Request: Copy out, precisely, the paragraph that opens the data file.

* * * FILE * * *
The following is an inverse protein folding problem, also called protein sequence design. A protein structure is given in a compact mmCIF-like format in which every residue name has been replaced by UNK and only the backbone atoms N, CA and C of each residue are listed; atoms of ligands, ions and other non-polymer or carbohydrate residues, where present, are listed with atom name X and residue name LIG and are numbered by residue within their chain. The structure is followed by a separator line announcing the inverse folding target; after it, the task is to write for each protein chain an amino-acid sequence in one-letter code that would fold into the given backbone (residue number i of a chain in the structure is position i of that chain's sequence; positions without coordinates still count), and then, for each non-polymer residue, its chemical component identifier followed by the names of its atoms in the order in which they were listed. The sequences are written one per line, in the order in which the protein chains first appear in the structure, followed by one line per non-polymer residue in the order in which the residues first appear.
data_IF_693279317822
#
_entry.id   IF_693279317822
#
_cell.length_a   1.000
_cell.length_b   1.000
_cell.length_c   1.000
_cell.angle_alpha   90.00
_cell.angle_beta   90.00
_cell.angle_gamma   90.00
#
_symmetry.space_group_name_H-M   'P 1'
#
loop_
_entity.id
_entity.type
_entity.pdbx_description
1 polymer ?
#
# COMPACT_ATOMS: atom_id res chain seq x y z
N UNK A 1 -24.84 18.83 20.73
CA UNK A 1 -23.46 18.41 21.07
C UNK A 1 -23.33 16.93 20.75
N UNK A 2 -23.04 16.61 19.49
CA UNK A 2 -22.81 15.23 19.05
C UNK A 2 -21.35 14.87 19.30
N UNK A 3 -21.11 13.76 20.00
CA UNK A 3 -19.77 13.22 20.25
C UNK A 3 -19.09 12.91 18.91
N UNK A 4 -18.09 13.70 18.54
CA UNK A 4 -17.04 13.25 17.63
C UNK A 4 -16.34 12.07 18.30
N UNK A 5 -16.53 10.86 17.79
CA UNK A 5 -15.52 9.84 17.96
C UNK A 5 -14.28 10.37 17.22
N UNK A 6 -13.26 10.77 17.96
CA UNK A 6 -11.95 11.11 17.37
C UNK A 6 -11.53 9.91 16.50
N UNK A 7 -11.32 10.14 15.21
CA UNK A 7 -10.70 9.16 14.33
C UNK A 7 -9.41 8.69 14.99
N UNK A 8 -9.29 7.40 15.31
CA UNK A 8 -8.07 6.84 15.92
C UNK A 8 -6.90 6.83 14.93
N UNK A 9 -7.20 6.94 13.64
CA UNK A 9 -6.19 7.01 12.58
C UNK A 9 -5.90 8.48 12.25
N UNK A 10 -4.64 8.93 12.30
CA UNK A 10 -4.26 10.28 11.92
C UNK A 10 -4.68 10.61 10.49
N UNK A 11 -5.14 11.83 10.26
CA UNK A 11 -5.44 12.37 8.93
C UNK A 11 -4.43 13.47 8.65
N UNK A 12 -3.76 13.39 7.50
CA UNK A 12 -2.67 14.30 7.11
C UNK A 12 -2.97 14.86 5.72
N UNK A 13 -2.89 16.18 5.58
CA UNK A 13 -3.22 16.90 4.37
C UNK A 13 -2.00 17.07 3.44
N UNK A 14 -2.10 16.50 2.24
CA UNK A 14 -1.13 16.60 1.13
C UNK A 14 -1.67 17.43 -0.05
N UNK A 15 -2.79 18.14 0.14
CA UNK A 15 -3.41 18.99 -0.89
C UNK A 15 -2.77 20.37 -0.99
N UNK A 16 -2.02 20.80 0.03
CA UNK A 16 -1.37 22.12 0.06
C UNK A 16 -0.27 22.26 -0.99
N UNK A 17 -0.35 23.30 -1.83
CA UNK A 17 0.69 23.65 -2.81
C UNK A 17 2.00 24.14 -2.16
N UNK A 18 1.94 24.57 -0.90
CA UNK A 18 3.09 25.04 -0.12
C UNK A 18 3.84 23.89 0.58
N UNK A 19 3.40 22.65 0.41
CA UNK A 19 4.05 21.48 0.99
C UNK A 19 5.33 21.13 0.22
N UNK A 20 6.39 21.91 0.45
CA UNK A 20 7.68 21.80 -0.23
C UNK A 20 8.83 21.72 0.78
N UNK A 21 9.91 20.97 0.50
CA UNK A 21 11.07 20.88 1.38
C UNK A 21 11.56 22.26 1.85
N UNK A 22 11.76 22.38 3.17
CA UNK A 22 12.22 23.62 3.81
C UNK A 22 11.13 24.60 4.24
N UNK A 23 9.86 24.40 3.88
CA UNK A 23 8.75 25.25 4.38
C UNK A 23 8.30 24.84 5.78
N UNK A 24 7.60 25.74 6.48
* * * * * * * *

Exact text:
The following is an inverse protein folding problem, also called protein sequence design. A protein structure is given in a compact mmCIF-like format in which every residue name has been replaced by UNK and only the backbone atoms N, CA and C of each residue are listed; atoms of ligands, ions and other non-polymer or carbohydrate residues, where present, are listed with atom name X and residue name LIG and are numbered by residue within their chain. The structure is followed by a separator line announcing the inverse folding target; after it, the task is to write for each protein chain an amino-acid sequence in one-letter code that would fold into the given backbone (residue number i of a chain in the structure is position i of that chain's sequence; positions without coordinates still count), and then, for each non-polymer residue, its chemical component identifier followed by the names of its atoms in the order in which they were listed. The sequences are written one per line, in the order in which the protein chains first appear in the structure, followed by one line per non-polymer residue in the order in which the residues first appear.